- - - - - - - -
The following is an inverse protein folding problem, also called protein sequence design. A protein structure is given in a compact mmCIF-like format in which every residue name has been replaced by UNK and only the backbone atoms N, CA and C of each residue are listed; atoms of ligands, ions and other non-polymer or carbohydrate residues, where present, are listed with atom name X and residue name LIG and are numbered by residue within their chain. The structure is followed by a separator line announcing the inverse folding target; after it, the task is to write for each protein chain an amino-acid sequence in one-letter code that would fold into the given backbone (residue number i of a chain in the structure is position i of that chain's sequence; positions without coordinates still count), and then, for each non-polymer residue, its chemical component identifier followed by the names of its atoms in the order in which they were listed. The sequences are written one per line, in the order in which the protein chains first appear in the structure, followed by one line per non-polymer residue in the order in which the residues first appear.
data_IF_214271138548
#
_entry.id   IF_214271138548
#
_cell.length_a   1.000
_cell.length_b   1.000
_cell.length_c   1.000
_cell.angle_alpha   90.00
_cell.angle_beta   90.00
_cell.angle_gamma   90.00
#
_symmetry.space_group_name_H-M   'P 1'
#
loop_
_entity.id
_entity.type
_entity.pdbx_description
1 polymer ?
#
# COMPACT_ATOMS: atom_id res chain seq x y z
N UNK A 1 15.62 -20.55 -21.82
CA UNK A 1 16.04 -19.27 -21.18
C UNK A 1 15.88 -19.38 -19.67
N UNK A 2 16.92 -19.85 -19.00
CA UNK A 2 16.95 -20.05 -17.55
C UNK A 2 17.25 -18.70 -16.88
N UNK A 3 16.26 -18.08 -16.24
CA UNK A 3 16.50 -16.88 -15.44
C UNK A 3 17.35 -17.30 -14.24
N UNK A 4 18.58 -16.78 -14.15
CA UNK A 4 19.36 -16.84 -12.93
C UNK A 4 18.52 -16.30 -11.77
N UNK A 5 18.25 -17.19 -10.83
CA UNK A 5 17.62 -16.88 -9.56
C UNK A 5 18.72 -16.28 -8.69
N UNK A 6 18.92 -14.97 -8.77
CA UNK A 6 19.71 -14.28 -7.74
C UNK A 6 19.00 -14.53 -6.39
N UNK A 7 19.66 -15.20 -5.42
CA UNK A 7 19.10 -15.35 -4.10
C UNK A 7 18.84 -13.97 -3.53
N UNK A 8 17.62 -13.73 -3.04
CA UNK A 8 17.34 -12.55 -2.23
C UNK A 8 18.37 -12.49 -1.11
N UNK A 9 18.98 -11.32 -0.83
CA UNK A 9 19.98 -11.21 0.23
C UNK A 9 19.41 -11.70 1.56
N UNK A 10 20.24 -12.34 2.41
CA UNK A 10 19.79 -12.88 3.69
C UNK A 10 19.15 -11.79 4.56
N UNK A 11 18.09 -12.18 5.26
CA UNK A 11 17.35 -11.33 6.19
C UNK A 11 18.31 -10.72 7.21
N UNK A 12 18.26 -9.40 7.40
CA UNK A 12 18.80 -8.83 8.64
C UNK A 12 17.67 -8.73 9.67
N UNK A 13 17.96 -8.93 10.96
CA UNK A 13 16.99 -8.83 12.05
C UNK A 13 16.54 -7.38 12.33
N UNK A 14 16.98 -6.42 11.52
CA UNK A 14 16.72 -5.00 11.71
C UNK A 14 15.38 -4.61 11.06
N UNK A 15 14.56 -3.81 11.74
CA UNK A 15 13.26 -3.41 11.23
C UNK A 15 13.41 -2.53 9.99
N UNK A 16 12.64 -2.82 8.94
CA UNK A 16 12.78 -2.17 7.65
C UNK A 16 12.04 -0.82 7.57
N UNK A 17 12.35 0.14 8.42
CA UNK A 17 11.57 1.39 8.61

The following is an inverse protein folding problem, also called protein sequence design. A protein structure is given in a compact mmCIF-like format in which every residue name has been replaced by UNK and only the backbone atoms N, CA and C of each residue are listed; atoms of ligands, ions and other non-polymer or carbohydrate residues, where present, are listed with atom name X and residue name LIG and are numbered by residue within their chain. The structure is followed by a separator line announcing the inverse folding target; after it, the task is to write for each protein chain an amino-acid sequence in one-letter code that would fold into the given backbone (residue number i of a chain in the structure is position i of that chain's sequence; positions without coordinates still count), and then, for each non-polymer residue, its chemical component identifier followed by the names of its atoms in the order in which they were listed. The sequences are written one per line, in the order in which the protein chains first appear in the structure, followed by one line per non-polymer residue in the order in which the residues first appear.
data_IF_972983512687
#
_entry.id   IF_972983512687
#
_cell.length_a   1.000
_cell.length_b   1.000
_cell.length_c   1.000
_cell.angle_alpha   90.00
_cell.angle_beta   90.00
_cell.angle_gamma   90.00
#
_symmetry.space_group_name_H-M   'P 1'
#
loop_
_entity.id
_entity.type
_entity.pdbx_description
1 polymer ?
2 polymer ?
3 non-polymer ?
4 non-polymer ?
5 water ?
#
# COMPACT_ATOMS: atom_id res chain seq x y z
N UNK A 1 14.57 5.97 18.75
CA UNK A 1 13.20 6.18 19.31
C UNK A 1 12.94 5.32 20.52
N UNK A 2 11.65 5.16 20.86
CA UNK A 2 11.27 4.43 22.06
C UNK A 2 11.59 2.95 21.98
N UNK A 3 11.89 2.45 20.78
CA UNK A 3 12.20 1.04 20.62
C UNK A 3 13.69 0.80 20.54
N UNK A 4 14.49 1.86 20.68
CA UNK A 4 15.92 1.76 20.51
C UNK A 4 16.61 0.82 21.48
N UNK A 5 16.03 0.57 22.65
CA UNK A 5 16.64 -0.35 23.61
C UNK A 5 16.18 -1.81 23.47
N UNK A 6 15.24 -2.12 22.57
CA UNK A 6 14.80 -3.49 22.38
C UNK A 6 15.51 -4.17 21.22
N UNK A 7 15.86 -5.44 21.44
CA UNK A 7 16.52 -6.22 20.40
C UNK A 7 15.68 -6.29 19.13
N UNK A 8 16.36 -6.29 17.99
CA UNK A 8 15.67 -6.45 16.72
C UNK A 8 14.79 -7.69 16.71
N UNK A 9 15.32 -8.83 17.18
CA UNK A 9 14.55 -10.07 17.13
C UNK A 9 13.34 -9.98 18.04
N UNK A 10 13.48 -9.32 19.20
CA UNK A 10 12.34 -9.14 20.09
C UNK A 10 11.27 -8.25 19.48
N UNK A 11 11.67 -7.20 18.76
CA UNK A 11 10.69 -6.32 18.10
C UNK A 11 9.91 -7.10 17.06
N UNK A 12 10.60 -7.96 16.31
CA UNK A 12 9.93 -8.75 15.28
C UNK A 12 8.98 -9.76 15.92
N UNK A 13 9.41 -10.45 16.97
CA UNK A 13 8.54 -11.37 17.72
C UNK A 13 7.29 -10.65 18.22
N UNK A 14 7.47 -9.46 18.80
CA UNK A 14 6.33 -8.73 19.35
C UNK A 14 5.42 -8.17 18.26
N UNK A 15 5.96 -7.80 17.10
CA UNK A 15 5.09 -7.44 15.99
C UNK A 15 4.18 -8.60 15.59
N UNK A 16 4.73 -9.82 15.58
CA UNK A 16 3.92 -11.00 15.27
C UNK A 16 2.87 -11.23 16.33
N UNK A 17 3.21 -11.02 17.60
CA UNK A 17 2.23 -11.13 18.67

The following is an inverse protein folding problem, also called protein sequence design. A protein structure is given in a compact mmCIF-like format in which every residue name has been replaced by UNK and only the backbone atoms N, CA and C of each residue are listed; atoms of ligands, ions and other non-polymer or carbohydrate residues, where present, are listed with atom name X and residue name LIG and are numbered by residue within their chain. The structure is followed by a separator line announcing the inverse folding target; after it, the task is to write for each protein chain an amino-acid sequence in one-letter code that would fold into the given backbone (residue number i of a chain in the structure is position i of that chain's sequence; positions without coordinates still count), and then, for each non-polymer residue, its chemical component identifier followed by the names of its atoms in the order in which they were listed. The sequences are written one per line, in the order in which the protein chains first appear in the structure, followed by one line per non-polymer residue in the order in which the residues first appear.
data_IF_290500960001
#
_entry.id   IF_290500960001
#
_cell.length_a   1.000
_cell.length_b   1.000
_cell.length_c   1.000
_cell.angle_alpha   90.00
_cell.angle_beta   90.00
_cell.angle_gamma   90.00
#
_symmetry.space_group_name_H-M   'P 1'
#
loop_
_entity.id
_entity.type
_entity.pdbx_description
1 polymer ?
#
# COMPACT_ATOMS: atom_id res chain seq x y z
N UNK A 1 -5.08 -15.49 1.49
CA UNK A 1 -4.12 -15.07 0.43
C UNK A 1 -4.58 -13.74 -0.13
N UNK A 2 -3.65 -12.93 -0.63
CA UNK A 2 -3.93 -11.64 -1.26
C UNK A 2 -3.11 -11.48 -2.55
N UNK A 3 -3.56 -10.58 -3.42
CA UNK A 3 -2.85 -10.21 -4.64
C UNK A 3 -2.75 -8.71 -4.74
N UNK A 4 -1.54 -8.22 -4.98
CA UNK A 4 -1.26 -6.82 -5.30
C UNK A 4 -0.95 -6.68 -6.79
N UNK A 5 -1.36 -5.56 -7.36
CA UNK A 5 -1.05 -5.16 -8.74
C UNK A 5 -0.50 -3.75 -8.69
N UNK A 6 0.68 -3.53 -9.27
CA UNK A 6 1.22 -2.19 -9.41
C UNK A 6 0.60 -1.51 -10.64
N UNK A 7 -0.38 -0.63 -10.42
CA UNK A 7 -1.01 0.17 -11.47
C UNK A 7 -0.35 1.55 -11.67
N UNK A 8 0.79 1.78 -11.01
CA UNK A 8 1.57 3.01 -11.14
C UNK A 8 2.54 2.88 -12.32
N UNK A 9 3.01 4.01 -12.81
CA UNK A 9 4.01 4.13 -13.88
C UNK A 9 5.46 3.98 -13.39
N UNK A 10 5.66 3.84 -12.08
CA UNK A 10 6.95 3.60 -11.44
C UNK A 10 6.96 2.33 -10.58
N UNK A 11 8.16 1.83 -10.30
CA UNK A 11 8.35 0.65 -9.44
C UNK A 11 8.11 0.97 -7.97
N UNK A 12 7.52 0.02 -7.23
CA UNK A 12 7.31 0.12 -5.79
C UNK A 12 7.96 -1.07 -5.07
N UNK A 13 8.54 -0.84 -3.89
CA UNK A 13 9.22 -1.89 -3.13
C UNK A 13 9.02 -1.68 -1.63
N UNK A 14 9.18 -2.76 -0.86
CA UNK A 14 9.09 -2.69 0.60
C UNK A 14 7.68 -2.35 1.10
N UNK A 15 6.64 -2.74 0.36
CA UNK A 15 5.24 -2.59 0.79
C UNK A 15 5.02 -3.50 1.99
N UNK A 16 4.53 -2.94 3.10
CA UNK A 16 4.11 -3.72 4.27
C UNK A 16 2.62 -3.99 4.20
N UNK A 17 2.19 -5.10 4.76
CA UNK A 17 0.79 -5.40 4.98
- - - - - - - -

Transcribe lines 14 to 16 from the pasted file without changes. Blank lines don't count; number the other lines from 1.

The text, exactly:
#
loop_
_entity.id